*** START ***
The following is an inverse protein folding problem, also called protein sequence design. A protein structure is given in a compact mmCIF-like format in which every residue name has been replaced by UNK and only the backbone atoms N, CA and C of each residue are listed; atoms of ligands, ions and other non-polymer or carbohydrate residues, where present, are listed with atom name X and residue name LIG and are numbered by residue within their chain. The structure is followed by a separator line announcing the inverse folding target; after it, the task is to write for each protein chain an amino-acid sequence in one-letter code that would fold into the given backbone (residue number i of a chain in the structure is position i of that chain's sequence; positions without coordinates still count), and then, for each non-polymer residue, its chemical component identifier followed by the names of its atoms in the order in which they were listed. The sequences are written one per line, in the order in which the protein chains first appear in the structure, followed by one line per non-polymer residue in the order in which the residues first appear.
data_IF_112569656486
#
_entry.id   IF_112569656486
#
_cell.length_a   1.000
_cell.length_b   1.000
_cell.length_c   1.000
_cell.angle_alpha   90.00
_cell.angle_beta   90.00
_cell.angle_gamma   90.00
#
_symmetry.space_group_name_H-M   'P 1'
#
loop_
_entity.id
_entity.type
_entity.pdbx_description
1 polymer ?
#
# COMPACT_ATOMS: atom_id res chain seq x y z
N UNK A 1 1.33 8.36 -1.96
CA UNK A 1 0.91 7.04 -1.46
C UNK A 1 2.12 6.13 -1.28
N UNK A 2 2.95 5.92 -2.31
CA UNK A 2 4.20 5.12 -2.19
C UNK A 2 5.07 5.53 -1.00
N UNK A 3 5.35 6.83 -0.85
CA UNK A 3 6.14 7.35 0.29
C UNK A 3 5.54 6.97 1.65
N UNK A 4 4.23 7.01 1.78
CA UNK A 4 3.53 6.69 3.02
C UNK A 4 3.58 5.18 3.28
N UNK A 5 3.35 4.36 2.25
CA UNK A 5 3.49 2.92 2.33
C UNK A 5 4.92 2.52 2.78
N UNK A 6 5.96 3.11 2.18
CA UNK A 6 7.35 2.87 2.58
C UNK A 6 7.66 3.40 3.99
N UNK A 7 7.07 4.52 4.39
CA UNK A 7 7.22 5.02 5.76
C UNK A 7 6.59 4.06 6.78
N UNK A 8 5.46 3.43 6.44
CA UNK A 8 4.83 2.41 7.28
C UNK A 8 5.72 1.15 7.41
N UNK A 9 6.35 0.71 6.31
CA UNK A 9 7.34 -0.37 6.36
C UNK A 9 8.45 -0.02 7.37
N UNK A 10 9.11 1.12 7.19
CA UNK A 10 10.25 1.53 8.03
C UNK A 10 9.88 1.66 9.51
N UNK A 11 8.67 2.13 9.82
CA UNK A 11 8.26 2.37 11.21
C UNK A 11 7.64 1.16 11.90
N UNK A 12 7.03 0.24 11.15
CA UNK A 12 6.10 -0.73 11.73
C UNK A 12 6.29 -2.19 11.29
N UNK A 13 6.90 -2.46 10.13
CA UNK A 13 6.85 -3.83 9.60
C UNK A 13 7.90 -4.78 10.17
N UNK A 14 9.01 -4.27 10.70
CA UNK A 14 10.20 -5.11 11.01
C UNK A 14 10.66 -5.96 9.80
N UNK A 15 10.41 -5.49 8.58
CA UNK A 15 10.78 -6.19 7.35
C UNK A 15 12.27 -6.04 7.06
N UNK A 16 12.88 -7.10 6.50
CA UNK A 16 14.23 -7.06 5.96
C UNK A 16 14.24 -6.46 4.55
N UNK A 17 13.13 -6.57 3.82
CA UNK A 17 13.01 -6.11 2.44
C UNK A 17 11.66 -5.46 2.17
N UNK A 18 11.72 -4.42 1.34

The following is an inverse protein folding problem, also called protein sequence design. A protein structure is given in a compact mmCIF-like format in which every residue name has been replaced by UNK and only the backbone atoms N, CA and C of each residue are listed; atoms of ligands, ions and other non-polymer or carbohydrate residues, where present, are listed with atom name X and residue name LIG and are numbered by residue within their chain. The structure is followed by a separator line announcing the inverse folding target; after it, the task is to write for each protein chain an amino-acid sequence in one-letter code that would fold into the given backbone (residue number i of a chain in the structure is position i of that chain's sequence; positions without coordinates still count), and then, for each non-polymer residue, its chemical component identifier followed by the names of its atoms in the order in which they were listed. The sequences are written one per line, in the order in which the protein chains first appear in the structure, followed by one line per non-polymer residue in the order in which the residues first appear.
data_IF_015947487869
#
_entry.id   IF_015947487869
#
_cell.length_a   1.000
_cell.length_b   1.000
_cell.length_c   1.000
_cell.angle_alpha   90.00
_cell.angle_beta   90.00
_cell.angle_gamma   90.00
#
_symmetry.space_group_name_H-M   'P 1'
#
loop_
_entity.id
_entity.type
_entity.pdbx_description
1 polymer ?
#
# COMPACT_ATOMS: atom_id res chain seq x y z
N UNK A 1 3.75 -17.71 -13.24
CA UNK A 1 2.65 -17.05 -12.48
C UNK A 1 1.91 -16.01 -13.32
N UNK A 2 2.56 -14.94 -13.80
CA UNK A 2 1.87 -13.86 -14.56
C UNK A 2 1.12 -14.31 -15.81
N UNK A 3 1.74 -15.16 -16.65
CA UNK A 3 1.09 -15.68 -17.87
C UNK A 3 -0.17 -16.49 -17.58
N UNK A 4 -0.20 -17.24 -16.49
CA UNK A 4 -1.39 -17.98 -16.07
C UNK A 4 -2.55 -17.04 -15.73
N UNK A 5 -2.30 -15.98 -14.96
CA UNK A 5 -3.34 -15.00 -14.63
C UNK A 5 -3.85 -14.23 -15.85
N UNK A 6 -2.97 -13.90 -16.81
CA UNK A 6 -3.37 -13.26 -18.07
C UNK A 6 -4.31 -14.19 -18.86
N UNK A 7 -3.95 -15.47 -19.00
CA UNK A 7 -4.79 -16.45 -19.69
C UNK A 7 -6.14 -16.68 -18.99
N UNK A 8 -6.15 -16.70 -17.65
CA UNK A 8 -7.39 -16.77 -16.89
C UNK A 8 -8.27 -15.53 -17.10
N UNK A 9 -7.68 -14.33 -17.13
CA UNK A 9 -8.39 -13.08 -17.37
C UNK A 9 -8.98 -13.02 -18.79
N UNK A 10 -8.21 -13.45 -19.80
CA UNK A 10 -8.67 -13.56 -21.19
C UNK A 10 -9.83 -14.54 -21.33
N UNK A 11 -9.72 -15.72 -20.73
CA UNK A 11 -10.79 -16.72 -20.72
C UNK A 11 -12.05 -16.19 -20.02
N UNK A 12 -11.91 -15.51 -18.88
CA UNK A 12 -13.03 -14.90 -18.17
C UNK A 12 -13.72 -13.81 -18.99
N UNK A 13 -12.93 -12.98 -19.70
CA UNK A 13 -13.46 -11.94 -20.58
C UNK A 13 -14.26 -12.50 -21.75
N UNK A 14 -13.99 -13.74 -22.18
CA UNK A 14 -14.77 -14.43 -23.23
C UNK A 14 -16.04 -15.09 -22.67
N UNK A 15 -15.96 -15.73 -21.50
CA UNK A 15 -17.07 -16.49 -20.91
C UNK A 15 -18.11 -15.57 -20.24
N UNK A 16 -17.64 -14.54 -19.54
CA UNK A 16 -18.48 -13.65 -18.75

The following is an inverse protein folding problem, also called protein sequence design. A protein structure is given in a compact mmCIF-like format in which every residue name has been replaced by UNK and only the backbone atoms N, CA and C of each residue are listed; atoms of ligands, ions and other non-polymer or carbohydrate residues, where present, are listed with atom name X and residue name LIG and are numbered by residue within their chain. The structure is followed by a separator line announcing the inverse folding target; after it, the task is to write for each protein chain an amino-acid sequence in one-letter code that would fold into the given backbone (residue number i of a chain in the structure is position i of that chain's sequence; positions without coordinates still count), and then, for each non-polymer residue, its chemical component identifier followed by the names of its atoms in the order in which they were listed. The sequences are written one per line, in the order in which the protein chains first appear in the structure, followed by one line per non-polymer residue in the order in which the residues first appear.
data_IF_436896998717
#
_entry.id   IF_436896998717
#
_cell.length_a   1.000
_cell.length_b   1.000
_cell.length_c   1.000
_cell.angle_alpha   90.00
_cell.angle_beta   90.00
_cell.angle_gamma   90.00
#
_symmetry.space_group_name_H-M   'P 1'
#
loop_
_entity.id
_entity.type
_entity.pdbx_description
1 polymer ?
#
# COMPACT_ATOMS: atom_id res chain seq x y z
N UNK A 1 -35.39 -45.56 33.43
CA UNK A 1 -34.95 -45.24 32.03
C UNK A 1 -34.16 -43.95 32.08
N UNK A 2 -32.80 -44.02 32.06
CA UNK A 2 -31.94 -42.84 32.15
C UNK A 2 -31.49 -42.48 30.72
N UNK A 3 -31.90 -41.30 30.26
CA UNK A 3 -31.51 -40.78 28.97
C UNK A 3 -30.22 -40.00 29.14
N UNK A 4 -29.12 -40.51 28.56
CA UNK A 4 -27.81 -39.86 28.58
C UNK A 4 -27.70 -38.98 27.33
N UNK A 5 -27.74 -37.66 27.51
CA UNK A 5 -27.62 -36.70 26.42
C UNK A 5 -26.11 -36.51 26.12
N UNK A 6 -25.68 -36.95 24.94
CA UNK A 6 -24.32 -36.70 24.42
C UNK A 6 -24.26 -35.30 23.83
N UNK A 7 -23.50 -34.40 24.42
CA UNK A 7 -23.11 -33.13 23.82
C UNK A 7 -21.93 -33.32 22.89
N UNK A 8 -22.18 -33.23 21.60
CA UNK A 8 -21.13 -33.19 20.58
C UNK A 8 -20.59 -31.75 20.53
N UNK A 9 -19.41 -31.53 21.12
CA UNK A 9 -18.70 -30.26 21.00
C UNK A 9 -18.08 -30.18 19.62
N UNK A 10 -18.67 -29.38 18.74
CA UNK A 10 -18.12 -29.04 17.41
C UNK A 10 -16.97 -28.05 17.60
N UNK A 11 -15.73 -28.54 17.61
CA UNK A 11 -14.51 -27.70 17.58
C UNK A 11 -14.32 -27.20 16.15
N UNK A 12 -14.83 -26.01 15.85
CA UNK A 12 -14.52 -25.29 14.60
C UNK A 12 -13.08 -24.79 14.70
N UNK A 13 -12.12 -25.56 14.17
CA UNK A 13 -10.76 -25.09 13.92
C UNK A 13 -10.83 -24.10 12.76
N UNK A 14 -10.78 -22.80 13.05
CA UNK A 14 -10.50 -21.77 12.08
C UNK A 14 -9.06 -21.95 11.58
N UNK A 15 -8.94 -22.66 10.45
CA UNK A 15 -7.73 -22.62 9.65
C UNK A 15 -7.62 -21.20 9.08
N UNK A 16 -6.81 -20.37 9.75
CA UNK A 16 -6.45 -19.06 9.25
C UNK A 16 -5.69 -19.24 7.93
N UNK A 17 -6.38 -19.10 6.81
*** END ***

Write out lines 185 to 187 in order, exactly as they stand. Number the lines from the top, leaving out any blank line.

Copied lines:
CA UNK A 8 -21.13 -33.19 20.58
C UNK A 8 -20.59 -31.75 20.53
N UNK A 9 -19.41 -31.53 21.12